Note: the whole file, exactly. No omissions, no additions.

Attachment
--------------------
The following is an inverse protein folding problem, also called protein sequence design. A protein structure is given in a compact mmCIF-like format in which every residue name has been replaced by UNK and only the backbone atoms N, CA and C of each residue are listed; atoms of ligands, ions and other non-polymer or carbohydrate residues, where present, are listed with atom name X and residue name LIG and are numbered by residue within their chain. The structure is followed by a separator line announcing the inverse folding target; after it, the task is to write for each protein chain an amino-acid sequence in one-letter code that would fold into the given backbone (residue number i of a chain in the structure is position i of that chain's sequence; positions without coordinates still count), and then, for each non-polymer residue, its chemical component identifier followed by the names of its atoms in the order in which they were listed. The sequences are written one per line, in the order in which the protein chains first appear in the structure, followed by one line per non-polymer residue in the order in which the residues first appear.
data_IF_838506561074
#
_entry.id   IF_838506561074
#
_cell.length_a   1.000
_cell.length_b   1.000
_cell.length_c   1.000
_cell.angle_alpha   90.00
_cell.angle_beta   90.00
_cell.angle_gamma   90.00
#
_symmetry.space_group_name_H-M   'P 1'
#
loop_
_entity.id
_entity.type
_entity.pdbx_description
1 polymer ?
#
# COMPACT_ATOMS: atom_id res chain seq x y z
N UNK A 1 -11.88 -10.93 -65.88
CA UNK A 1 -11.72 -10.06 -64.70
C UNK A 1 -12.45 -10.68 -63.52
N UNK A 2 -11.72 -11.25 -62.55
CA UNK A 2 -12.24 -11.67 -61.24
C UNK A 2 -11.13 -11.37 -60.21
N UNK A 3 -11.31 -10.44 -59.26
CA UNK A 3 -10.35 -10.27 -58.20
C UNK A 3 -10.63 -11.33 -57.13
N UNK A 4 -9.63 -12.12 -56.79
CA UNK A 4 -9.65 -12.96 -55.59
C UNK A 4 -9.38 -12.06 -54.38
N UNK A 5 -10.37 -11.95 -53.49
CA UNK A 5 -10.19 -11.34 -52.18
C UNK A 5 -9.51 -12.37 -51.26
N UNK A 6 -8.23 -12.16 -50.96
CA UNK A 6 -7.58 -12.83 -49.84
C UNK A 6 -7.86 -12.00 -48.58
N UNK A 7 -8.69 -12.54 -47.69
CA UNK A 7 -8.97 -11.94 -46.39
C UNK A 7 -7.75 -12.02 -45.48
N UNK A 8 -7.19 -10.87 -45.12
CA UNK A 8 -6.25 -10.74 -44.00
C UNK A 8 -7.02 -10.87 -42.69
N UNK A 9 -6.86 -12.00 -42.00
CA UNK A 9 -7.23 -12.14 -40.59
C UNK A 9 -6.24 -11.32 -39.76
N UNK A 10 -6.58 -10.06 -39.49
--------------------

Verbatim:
The following is an inverse protein folding problem, also called protein sequence design. A protein structure is given in a compact mmCIF-like format in which every residue name has been replaced by UNK and only the backbone atoms N, CA and C of each residue are listed; atoms of ligands, ions and other non-polymer or carbohydrate residues, where present, are listed with atom name X and residue name LIG and are numbered by residue within their chain. The structure is followed by a separator line announcing the inverse folding target; after it, the task is to write for each protein chain an amino-acid sequence in one-letter code that would fold into the given backbone (residue number i of a chain in the structure is position i of that chain's sequence; positions without coordinates still count), and then, for each non-polymer residue, its chemical component identifier followed by the names of its atoms in the order in which they were listed. The sequences are written one per line, in the order in which the protein chains first appear in the structure, followed by one line per non-polymer residue in the order in which the residues first appear.
data_IF_838506561074
#
_entry.id   IF_838506561074
#
_cell.length_a   1.000
_cell.length_b   1.000
_cell.length_c   1.000
_cell.angle_alpha   90.00
_cell.angle_beta   90.00
_cell.angle_gamma   90.00
#
_symmetry.space_group_name_H-M   'P 1'
#
loop_
_entity.id
_entity.type
_entity.pdbx_description
1 polymer ?
#
# COMPACT_ATOMS: atom_id res chain seq x y z
N UNK A 1 -11.88 -10.93 -65.88
CA UNK A 1 -11.72 -10.06 -64.70
C UNK A 1 -12.45 -10.68 -63.52
N UNK A 2 -11.72 -11.25 -62.55
CA UNK A 2 -12.24 -11.67 -61.24
C UNK A 2 -11.13 -11.37 -60.21
N UNK A 3 -11.31 -10.44 -59.26
CA UNK A 3 -10.35 -10.27 -58.20
C UNK A 3 -10.63 -11.33 -57.13
N UNK A 4 -9.63 -12.12 -56.79
CA UNK A 4 -9.65 -12.96 -55.59
C UNK A 4 -9.38 -12.06 -54.38
N UNK A 5 -10.37 -11.95 -53.49
CA UNK A 5 -10.19 -11.34 -52.18
C UNK A 5 -9.51 -12.37 -51.26
N UNK A 6 -8.23 -12.16 -50.96
CA UNK A 6 -7.58 -12.83 -49.84
C UNK A 6 -7.86 -12.00 -48.58
N UNK A 7 -8.69 -12.54 -47.69
CA UNK A 7 -8.97 -11.94 -46.39
C UNK A 7 -7.75 -12.02 -45.48
N UNK A 8 -7.19 -10.87 -45.12
CA UNK A 8 -6.25 -10.74 -44.00
C UNK A 8 -7.02 -10.87 -42.69
N UNK A 9 -6.86 -12.00 -42.00
CA UNK A 9 -7.23 -12.14 -40.59
C UNK A 9 -6.24 -11.32 -39.76
N UNK A 10 -6.58 -10.06 -39.49